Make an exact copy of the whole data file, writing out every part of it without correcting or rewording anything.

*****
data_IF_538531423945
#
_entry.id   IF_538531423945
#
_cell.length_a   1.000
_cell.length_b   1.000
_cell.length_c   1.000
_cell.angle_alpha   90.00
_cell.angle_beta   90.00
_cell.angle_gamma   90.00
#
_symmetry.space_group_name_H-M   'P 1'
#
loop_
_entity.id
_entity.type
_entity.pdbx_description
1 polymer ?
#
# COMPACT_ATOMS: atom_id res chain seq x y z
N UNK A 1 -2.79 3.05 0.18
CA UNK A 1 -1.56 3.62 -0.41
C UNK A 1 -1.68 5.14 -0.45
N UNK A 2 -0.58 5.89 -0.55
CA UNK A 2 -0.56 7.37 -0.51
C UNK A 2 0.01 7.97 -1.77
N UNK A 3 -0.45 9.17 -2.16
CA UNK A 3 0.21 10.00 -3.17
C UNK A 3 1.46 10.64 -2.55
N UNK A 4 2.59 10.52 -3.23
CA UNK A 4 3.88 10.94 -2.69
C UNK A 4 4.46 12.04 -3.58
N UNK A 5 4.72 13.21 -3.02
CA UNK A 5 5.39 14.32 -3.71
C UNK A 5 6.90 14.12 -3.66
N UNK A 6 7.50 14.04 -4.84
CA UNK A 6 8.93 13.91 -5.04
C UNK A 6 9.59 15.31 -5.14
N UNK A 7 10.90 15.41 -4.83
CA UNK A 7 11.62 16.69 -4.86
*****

data_IF_538531423945
#
_entry.id   IF_538531423945
#
_cell.length_a   1.000
_cell.length_b   1.000
_cell.length_c   1.000
_cell.angle_alpha   90.00
_cell.angle_beta   90.00
_cell.angle_gamma   90.00
#
_symmetry.space_group_name_H-M   'P 1'
#
loop_
_entity.id
_entity.type
_entity.pdbx_description
1 polymer ?
#
# COMPACT_ATOMS: atom_id res chain seq x y z
N UNK A 1 -2.79 3.05 0.18
CA UNK A 1 -1.56 3.62 -0.41
C UNK A 1 -1.68 5.14 -0.45
N UNK A 2 -0.58 5.89 -0.55
CA UNK A 2 -0.56 7.37 -0.51
C UNK A 2 0.01 7.97 -1.77
N UNK A 3 -0.45 9.17 -2.16
CA UNK A 3 0.21 10.00 -3.17
C UNK A 3 1.46 10.64 -2.55
N UNK A 4 2.59 10.52 -3.23
CA UNK A 4 3.88 10.94 -2.69
C UNK A 4 4.46 12.04 -3.58
N UNK A 5 4.72 13.21 -3.02
CA UNK A 5 5.39 14.32 -3.71
C UNK A 5 6.90 14.12 -3.66
N UNK A 6 7.50 14.04 -4.84
CA UNK A 6 8.93 13.91 -5.04
C UNK A 6 9.59 15.31 -5.14
N UNK A 7 10.90 15.41 -4.83
CA UNK A 7 11.62 16.69 -4.86